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Internet & Democracy Case Study Series Mapping the Arabic Blogosphere: Politics, Culture, and Dissent By Bruce Etling, John Kelly, Robert Faris, and John Palfrey…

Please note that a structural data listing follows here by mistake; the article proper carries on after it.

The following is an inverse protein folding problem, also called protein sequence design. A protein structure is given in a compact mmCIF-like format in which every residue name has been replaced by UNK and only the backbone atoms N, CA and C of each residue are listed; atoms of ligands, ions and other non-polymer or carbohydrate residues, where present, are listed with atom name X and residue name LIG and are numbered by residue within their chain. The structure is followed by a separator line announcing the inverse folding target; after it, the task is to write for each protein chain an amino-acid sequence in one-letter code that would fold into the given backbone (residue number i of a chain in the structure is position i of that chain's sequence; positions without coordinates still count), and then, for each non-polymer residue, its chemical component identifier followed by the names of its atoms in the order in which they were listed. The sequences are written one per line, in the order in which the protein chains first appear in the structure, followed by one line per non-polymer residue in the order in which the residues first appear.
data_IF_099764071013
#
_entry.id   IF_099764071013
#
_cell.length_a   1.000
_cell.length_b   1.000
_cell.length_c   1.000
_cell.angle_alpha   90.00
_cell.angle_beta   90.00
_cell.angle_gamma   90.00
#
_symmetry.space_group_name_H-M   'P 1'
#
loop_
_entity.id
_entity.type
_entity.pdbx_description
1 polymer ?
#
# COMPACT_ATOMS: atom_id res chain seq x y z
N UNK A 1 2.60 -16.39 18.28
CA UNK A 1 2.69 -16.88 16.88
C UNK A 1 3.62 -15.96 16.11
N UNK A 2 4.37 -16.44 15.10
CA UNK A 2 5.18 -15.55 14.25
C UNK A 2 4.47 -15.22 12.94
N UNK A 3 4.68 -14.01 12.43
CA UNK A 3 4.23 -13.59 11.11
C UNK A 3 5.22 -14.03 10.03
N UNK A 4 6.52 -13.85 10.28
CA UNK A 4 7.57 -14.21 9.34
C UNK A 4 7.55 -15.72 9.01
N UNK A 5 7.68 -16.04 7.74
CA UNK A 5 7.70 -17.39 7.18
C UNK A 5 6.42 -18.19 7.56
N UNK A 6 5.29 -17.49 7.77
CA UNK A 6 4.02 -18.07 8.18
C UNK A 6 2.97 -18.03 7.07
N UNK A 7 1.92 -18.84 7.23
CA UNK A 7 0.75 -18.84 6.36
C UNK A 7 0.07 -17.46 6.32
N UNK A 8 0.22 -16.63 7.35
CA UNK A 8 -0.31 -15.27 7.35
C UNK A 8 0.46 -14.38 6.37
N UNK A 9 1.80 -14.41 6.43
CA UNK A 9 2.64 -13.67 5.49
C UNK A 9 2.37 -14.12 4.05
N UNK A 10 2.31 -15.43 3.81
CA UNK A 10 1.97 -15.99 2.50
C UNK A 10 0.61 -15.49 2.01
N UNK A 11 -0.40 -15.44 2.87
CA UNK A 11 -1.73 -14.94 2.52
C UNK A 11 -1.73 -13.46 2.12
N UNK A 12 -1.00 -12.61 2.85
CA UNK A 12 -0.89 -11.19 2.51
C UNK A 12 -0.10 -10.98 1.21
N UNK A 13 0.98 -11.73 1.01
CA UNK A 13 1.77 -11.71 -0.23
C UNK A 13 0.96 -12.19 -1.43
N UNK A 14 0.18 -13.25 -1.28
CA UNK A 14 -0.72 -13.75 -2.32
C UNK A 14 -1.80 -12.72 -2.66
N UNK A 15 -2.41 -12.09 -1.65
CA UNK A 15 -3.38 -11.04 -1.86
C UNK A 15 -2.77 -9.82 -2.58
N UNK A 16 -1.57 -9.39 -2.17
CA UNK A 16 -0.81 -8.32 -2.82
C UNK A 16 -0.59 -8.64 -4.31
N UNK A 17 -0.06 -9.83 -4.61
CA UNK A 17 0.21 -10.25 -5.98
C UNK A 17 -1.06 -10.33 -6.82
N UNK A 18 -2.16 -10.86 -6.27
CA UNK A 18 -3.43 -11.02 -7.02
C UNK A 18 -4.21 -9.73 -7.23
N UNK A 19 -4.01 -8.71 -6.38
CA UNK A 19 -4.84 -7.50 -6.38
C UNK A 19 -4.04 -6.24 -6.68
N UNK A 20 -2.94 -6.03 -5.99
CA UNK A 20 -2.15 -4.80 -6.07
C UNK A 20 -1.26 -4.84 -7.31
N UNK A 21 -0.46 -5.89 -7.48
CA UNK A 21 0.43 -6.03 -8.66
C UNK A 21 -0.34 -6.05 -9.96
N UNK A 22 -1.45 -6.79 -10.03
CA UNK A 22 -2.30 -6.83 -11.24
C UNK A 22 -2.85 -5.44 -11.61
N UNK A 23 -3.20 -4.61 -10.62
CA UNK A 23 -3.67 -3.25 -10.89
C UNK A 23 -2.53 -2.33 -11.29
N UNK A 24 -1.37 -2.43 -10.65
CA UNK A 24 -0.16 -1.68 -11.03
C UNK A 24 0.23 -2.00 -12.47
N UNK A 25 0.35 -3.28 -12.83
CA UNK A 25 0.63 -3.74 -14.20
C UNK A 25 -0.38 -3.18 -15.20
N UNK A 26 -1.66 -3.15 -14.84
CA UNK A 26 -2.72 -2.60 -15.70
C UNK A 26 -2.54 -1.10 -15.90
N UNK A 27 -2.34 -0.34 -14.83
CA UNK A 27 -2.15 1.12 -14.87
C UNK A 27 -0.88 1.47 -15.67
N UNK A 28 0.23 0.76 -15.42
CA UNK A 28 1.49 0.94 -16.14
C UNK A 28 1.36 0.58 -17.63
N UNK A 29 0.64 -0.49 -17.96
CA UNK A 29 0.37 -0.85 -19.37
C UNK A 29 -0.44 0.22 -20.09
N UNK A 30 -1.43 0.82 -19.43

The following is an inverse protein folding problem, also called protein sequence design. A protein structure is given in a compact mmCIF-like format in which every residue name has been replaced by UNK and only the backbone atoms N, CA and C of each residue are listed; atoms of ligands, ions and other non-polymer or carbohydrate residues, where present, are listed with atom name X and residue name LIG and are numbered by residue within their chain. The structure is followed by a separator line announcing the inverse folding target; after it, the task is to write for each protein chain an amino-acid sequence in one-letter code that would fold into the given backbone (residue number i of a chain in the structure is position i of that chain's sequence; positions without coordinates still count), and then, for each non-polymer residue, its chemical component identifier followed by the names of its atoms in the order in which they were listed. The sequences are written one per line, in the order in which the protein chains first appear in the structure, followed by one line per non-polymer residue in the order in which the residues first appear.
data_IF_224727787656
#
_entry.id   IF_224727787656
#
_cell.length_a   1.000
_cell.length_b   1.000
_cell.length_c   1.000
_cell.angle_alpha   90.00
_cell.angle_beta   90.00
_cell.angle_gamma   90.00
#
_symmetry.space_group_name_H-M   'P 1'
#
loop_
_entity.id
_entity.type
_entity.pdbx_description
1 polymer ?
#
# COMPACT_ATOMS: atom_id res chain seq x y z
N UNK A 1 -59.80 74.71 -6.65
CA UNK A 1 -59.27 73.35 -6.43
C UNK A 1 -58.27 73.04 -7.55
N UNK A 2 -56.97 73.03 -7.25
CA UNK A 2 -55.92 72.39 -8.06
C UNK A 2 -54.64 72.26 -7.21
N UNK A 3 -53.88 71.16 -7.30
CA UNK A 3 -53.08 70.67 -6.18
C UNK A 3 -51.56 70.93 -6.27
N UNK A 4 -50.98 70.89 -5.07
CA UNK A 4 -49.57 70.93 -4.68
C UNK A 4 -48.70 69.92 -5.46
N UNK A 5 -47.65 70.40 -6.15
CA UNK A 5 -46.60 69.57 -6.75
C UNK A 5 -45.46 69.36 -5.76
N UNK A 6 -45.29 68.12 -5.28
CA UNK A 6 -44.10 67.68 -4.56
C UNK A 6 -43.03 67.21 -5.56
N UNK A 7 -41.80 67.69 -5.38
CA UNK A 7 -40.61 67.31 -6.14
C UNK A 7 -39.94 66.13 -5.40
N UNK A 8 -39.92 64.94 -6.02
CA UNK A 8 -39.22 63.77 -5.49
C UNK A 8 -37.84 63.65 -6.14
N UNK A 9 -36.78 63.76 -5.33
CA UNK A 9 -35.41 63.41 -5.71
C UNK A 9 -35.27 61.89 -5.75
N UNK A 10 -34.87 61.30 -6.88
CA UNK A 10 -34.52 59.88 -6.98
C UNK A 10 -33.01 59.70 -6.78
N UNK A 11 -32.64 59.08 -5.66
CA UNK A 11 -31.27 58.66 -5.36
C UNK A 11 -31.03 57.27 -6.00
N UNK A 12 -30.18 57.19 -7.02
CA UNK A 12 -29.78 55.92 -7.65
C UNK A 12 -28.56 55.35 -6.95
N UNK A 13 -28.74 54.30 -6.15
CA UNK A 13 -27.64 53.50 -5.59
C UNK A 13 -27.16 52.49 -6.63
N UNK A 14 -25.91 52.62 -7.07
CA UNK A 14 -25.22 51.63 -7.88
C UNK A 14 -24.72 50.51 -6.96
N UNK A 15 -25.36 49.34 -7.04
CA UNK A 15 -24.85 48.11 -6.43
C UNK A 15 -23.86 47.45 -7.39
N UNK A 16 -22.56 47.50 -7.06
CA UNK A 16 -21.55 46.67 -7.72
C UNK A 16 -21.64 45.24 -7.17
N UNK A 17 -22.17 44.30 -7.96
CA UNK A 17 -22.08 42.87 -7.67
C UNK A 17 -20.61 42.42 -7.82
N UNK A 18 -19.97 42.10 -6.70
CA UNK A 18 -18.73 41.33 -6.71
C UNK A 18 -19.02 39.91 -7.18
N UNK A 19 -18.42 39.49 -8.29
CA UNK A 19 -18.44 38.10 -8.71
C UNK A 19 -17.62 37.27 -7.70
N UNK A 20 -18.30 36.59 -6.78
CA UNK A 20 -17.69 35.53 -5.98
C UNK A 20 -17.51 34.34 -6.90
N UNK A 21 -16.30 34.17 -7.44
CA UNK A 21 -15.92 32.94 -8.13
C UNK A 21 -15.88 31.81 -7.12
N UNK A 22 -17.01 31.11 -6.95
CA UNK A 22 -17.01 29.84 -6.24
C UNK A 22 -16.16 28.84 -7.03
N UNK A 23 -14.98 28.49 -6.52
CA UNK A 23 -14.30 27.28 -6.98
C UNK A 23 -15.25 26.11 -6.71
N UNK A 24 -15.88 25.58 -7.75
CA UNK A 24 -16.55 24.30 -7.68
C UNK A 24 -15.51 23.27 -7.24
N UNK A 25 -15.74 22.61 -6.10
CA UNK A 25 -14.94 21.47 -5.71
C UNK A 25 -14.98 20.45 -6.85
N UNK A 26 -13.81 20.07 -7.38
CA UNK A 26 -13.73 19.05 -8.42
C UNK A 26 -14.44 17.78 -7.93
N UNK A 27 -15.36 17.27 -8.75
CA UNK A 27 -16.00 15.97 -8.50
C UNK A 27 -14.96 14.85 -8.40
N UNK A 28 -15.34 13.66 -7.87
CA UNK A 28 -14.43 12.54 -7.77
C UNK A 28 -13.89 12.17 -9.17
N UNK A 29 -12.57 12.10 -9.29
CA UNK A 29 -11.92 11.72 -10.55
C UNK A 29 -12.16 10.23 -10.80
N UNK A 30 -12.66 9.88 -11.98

Internet & Democracy Case Study Series Mapping the Arabic Blogosphere: Politics, Culture, and Dissent By Bruce Etling, John Kelly, Robert Faris, and John Palfrey JUNE 2009 Berkman Center Research Publication No. 2009-06 at Harvard University Mapping the Arabic Blogosphere: Politics, Culture, and Dissent ABOUT THE INTERNET & DEMOCRACY PROJECT This case study is part of a series of studies produced by the Internet & Democracy Project, a research initiative at the Berkman Center for Internet & Society at Harvard University, which investigates the impact of the Internet on civic engagement and democratic processes. More information on the Internet & Democracy Project can be found at: The project’s initial case studies investigated three frequently cited examples of the Internet’s influence on democracy. The first case looked at the user-generated news site OhmyNews and its impact on the 2002 elections in South Korea. The second documented the role of technology in Ukraine’s Orange Revolution. The third analyzed the network composition and content of the Iranian blogosphere. Fall 2008 saw the release of a new series of case studies, which broadened the scope of our research and examined some less well-known parts of the research landscape. In a pair of studies, we reviewed the role of networked technologies in the 2007 civic crises of Burma's Saffron Revolution and Kenya’s post-election turmoil. In April 2009, Urs Gasser's three-part case study examined the role of technology in Switzerland’s semi-direct democracy. This case expands on our study of foreign blogospheres with an analysis of the Arabic blogosphere. This paper would not have been possible without the assistance of many individuals. The authors wish to thank our Arabic speaking coders for their tireless efforts reading and interpreting blogs; Anita Patel and Jason Callina for development work on the coding tool; Tim Hwang for research assistance; Lexie Koss for layout and design of the case; Helmi Noman, Noha Atef, and Jillian York for assistance understanding national blogospheres in the region, interpretation of YouTube videos, plus feedback on the draft; and Terry Fisher and Karina Alexanyan for their comments on the draft. Any errors remain our own. 2 Mapping the Arabic Blogosphere: Politics, Culture, and Dissent KEY FINDINGS This study explores the structure and content of the Arabic blogosphere using link analysis, term frequency analysis, and human coding of individual blogs. We identified a base network of approximately 35,000 active Arabic language blogs (about half as many as we found in a previous study of the Persian blogosphere), discovered several thousand Arabic blogs with mixed use of Arabic, English and French, created a network map of the 6,000 most connected blogs, and with a team of Arabic speakers hand coded over 4,000 blogs. The goal for the study was to produce a baseline assessment of the networked public sphere in the Arab Middle East, and its relationship to a range of emergent issues, including politics, media, religion, culture, and international affairs. We found: ã A Country-Based Network: We found that the Arabic blogosphere is organized primarily around countries. We found the primary groupings in the Arabic language blogosphere to be: - Egypt - this is by far the largest cluster and includes several distinct subclusters, one of which is characterized by secular reformist bloggers, and another by members of the Muslim Brotherhood, a group that is technically illegal in Egypt but whose online presence appears to be tolerated. - Saudi Arabia - this comprises the second largest cluster and focuses more on personal diaries and less on politics than other groups. - Kuwait - this cluster is divided into two sub-clusters based on bloggers’ language preferences, splitting those that write primarily in English from those that use Arabic. Both groups focus heavily on domestic news and politics, though the Anglophone bloggers are more likely to advocate reform and discuss economic and women’s rights issues. - Levantine/English Bridge - this group of bloggers is located mainly in the countries of the eastern Mediterranean sometimes referred to collectively as the Levant, including Lebanon, Palestine, Jordan and Syria, as well as most bloggers from Iraq. Bloggers in this group frequently use English in addition to, or instead of, Arabic. They are joined in this section of the network, which connects to the US and international blogosphere, by ‘bridge bloggers’ from other Arab countries, who write mainly in English. - Syria - this cluster features frequent, though often mild, criticism of domestic leaders and both includes Arabic language bloggers with closer links to those in Saudi Arabia, and English language bloggers closer to those in the Levantine/English Bridge region. - Maghreb/French Bridge - this group is comprised of a cross-national set of bloggers located mainly in Morocco, Tunisia, and Algeria. Many of these bloggers write in a mixture of Arabic and French. Other bloggers from the Maghreb eschew French and are found among the religion-focused bloggers. - Islam-focus – this cluster is a loosely connected set of bloggers from various Arab countries who are focused mainly on Islam, mixing personal, theological, and political topics. 3 Mapping the Arabic Blogosphere: Politics, Culture, and Dissent ã Who are Arabic Bloggers? Demographic coding indicates that Arabic bloggers are predominately young and male. The highest proportion of female bloggers is found in the Egyptian youth sub-cluster, while the Maghreb/French Bridge and Syrian clusters have the highest concentration of males. ã Personal Life and Local Issues are Most Important: Overall, the writing of most bloggers is centered on personal, diary-style observations. Those that write about politics tend to focus on issues within their own country and are more often than not critical of domestic political leaders. Foreign political leaders are discussed less often and most commonly in terms more negative than positive. Domestic news is more popular than international news among general politics and public life topics, especially within large national clusters writing entirely in Arabic. The one political issue that commands the most attention of bloggers across the Arab world is Palestine, and in particular the situation in Gaza (Israel’s December 2008/January 2009 military action occurred during the study). ã Discussion of the United States: The United States is not a dominant political topic in Arabic blogs; neither are the wars in Iraq or Afghanistan. Most discussion of the United States is in the English Bridge and Syrian clusters, and when the United States is discussed, it is usually in critical terms. ã Muslim Brotherhood: Although the Muslim Brotherhood is technically illegal in Egypt, it has a very active presence in the blogosphere. Like other Egyptian political bloggers, ‘Brother bloggers’ talk about human rights and defend those who have been arrested by the government. They are also engaged in public debate about the organization’s future and priorities. This debate is mainly between the older establishment leaders and younger reform-minded members, but there is also a wing of younger conservatives pushing back against the latter. Though a minority, a number of Muslim Brotherhood bloggers are women. ã Terrorism: Terrorism is a bigger issue among Levantine/English Bridge and Syrian bloggers than others, where it is not a major issue. Across the map however, when discussing terrorism, Arab bloggers are overwhelmingly critical of violent extremists. We consider this a positive finding, although qualified because the issue of attitudes toward terrorism hinge on the term’s interpretation across the Arab world. Whatever its presence in other, less ‘public’ online venues, overt support for violent global confrontation with the West appears to be exceedingly rare in blogs. However, it is not unusual to find blogs that criticize terrorists on the one hand, and praise Hamas or Hezbollah for violent ‘resistance’ to Israel on the other. This complex issue merits additional research. ã Iraqi bloggers: While much has been made of Iraqi bloggers during ongoing debates about the Iraq war, this group does not figure prominently in the Arabic blogosphere. Rather, they are deeply integrated into the English Bridge group. This may be because many Iraqi bloggers write in English and have many inbound links from US think tanks, journalists, and partisan political bloggers (Iraq the Model on the 4 Mapping the Arabic Blogosphere: Politics, Culture, and Dissent right, Riverbend on the left, for example), rather than mainly writing for a domestic public.1 ã Religion: Religion is a very popular topic in the blogosphere, and appears to be discussed more in terms of personal religious thoughts and experiences than in its political or theological aspects. Criticism of other faiths is minimal, though can be strident. The exception is a cluster of bloggers within the Islam-focus area, from various countries, who write about Islam from a conservative perspective and frequently criticize other faiths. ã Human Rights and Culture: Human rights (civil and political rights) are also a popular topic of conversation across the Arabic blogosphere—much more uniformly common than discussion of Western culture and values, which is concentrated mainly in the Levantine/English Bridge cluster. Among cultural topics, poetry, literature, and art are more popular across the board than pop culture (music, TV, and movies). ã Arabic Media Ecosystem: Bloggers link to Web 2.0 sites such as YouTube and Wikipedia (both English and Arabic versions) more than other sources of information and news available on the Internet. Al Jazeera is the top mainstream media source, followed by the BBC and Al Arabiya, while US-government funded media outlets like Radio Sawa and Al Hurra are linked to relatively infrequently. National media outlets are cited mainly by their respective national clusters. ã YouTube: Arabic bloggers tend to prefer politically-oriented YouTube videos to cultural ones. Videos related to the conflict in Gaza and the throwing of shoes at George Bush in Iraq are popular across the entire blogosphere, while clips related to domestic political issues are linked to more heavily by the various national clusters. ã Anonymity: In general, Arabic bloggers are more likely than not to use their name when blogging, as opposed to writing anonymously or using an obvious pseudonym. The exceptions are Syrian, Kuwaiti, and Maghreb/French Bridge bloggers, as well as a small cluster of Egyptian Baha’i bloggers, who write about their persecution. Generally, women are more likely to blog anonymously than men. 1 Marc Lynch, “Blogging the New Arab Public,” Arab Media & Society, Issue 1, Spring 2007, (accessed May 19, 2009). 5 Mapping the Arabic Blogosphere: Politics, Culture, and Dissent TABLE OF CONTENTS Key Findings 3 Introduction 7 Structure of the Network and Methods Overview 12 Results: Network Map Overview 14 Cluster Descriptions 15 Egypt Levantine/English Bridge Maghreb/French Bridge Saudi Arabia Syria Kuwait Islam Focus Baha’i 15 19 23 24 25 26 28 30 Results: Human Coding 31 Topical and Issue-Based Coding Results Demographic Results Gender and Blogs 32 36 37 The Arabic Language Media Ecosystem 38 A Closer Look at YouTube 40 Discussion and Conclusion 46 Appendix A: Notes on Methodology 51 Appendix B: Code Sheets 53 6 Mapping the Arabic Blogosphere: Politics, Culture, and Dissent INTRODUCTION On January 17, 2009, a popular Saudi TV sports program covered the day’s disappointing loss by the national soccer team to Oman in the Gulf Cup. The show’s host and his guests, including a professional soccer player and a former coach, are critiquing the team and its management when a call comes in from Saudi Prince Sultan bin Fahd, a key patron of the team. He is not happy with their analysis. On air, the prince dresses them down in turn, and goes so far as to tell one of them he is poorly raised, a serious insult in Saudi culture. The prince’s tone is disrespectful, and his words are not those of a leader to citizens, but of a ruler to his subjects. A clip of the tirade quickly appears on YouTube, and blogs and online forums post the link, spawning long chains of comments. These are overwhelmingly critical of the prince, who was seen as speaking to the commentators as though they were his slaves. On August 28, 2008, a clip entitled ‘The Pasha's Daughter is Terrifying People on the Street’ was uploaded to YouTube. Shot with a mobile phone camera, it shows a young woman threatening a man in the streets of Giza, in the aftermath of a fender-bender in which she hit his car. She brandishes an electric cattle prod and threatens him with the power of her father, a high-ranking security official, whom she calls on her mobile phone. A bystander who captured the event sent the video to a prominent blogger, who posted it on YouTube and tracked down the woman’s license plate number. The clip was cited by a number of other Egyptian bloggers, and spawned threads of comments critical of the woman’s abuse of her father’s power. Other online comments were more critical of the language she used, which was deemed impious. Someone, presumably not Egyptian, re-uploaded the clip under the title ‘An Egyptian Woman Insulting God in the Street.’ An Egyptian newspaper picked up the story and located the victim, who said that in the aftermath, the woman’s mother had come forward to apologize to him, which he accepted. These two stories (and there are many more) illustrate the collision of old realities and new technologies taking place in the Arab world, and a surprising number of elements intertwine in them: abuse of power, legitimacy of authority, the power of television, the ubiquity of video cameras, feedback between blogs and the press, traditional vs. modern sensibilities, freedom of expression, the power of online voices, and the scope of political arenas—local, national, pan-Arab, pan-Muslim, global. At stake in this collision are both the symbolic construction and the hard power of ‘The Public’ across the region. Notable is the seamless combination of modes of communication into a single system: face-to-face interaction (including cattle prods), mobile phones, television, newspapers, and multiple genres of Internet sites (blogs, forums, chat rooms, video sharing, photo sharing, etc.). Increasingly, these comprise an emerging networked public sphere, in which the power of elites to control the public agenda and bracket the range of allowable opinions is seriously challenged. Around the world, in open and repressive nations alike, Internet-based communications provide new channels for citizen voices, minority viewpoints, and political mobilization, and challenge the traditional regimes of public mass communication. Opinions are mixed about the promise and dangers that may result. Yochai Benkler presents a compelling view of the networked public sphere as a boon for individual autonomy and freedom, breaking elite strangleholds on democratic discourse and drawing diverse interests and talents into a 7 Mapping the Arabic Blogosphere: Politics, Culture, and Dissent common arena.2 Cass Sunstein warns of the radicalizing tendencies of micro-publics dividing themselves into groups of the like-minded.3 Public discussion of the Internet in the Arab world often reflects these competing views, with fear of jihadist radicalization on the one hand and hopes for a democratic transformation of the Middle East on the other. Others note the significant advantages that dictatorial regimes retain in controlling the Internet and limiting online speech.4 This last point is crucial, since the degree of freedom allowed for online speech may determine whether Benkler’s dream or Sunstein’s nightmare better describes the Arabic Internet’s future. We looked at a new, and still small, component of the Arabic Internet, but one that in many places has emerged as arguably the most consequential in remaking public sphere communications: the ‘blogosphere.’ In the evolution of Internet communication genres, older forms like e-mail, listservs, bulletin boards, chat rooms, online forums, and threaded newsgroups have been joined and often supplanted in popularity by newer ones like Web logs (blogs), social network services and, lately, Twitter. In the United States and many other places, these new genres have developed in two principal directions: a) Toward platforms for public speech that foster an interaction among viewpoints and interface with the traditional mass-mediated public sphere, and; b) Toward better-networked private sphere platforms where individuals cultivate their social networks, but also where the like-minded can collect and mobilize mainly outside the view of the uninvited. Private sphere networks such as Facebook can have a powerful public impact, when used to mobilize campaign volunteers in the United States for instance, or a labor strike in Egypt, but the network of persistent, hyperlinked discourse formed mainly by blogs has become an important component of the democratic public sphere in countries like the United States and South Korea, and even in repressive quasi-democracies like Iran. Older genres of online discourse, particularly forums and password-protected bulletin boards, are extremely popular in the Arab world, and have a history as major venues for politically sensitive topics of all sorts, from women’s rights to violent extremism. As more clearly public genres of online speech emerge elsewhere, these ‘shadow publics’ may continue to thrive in part because of government repression (or social sanction) that threaten those who would speak their minds openly. These ‘shadow publics’ are not in the scope of this study. We fully expect the tone and breadth of discussions in these alternatives forums, which are recognized as active and important venues for Internet activity in the Arabic speaking world, to be substantially different from the blogosphere. We do not intend to either underemphasize the importance of these forums or to imply that observations from the blogosphere are of equal applicability to these spaces. 2 Yochai Benkler, The Wealth of Networks: How Social Production Transforms Markets and Freedoms (New Haven: Yale University Press, 2006) 129-272. 3 Cass Sunstein, “The Daily We,” Boston Review, Summer 2001, available at (accessed November 26, 2007); See also Cass Sunstein, (Princeton: Princeton University Press, 2001). 4 Shanti Kalathil and Taylor Boas, Open Networks, Closed Regimes: The Impact of the Internet on Authoritarian Rule (Washington, DC: Carnegie Endowment For International Peace, 2003); see also Kristin Lord, The Perils and Promise of Global Transparency: Why the Information Revolution May Not Lead to Security, Democracy, or Peace (Albany: SUNY Press, 2006). 8 Mapping the Arabic Blogosphere: Politics, Culture, and Dissent Social theorists, from Mill and Dewey to Benkler and Sunstein, stress the importance of open dialog between differing perspectives as a key practice underlying democracy, without which democratic institutions will be ineffective and perhaps short-lived. A key question then in the Middle East is whether a space for open democratic discourse can open up between repressive, elite-controlled public spheres on the one hand, and the hidden discourse of myriad private spheres on the other. The goal of the current study is to examine the Arab publics that are coalescing online in Web logs in order to establish benchmarks for the current state of the blogosphere and to identify issues to watch going forward. We found a complex network that includes bloggers from at le